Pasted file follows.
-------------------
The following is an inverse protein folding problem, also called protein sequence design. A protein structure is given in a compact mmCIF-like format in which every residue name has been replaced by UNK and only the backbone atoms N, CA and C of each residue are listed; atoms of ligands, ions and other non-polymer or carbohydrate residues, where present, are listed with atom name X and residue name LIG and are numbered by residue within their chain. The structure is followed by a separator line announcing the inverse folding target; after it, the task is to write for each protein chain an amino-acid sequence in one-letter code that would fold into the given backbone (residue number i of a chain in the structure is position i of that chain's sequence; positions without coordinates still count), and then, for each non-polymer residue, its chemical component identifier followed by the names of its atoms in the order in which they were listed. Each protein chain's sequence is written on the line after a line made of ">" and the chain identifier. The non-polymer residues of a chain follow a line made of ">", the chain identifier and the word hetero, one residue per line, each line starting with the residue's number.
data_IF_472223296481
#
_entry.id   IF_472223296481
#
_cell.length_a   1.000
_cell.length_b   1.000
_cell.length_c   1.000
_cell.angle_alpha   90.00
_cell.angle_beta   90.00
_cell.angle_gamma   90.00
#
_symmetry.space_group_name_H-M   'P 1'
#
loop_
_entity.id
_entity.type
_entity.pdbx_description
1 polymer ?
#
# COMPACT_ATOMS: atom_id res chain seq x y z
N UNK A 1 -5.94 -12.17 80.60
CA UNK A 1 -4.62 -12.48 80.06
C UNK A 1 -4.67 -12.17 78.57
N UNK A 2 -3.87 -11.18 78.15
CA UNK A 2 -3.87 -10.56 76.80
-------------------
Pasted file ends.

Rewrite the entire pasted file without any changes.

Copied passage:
The following is an inverse protein folding problem, also called protein sequence design. A protein structure is given in a compact mmCIF-like format in which every residue name has been replaced by UNK and only the backbone atoms N, CA and C of each residue are listed; atoms of ligands, ions and other non-polymer or carbohydrate residues, where present, are listed with atom name X and residue name LIG and are numbered by residue within their chain. The structure is followed by a separator line announcing the inverse folding target; after it, the task is to write for each protein chain an amino-acid sequence in one-letter code that would fold into the given backbone (residue number i of a chain in the structure is position i of that chain's sequence; positions without coordinates still count), and then, for each non-polymer residue, its chemical component identifier followed by the names of its atoms in the order in which they were listed. Each protein chain's sequence is written on the line after a line made of ">" and the chain identifier. The non-polymer residues of a chain follow a line made of ">", the chain identifier and the word hetero, one residue per line, each line starting with the residue's number.
data_IF_472223296481
#
_entry.id   IF_472223296481
#
_cell.length_a   1.000
_cell.length_b   1.000
_cell.length_c   1.000
_cell.angle_alpha   90.00
_cell.angle_beta   90.00
_cell.angle_gamma   90.00
#
_symmetry.space_group_name_H-M   'P 1'
#
loop_
_entity.id
_entity.type
_entity.pdbx_description
1 polymer ?
#
# COMPACT_ATOMS: atom_id res chain seq x y z
N UNK A 1 -5.94 -12.17 80.60
CA UNK A 1 -4.62 -12.48 80.06
C UNK A 1 -4.67 -12.17 78.57
N UNK A 2 -3.87 -11.18 78.15
CA UNK A 2 -3.87 -10.56 76.80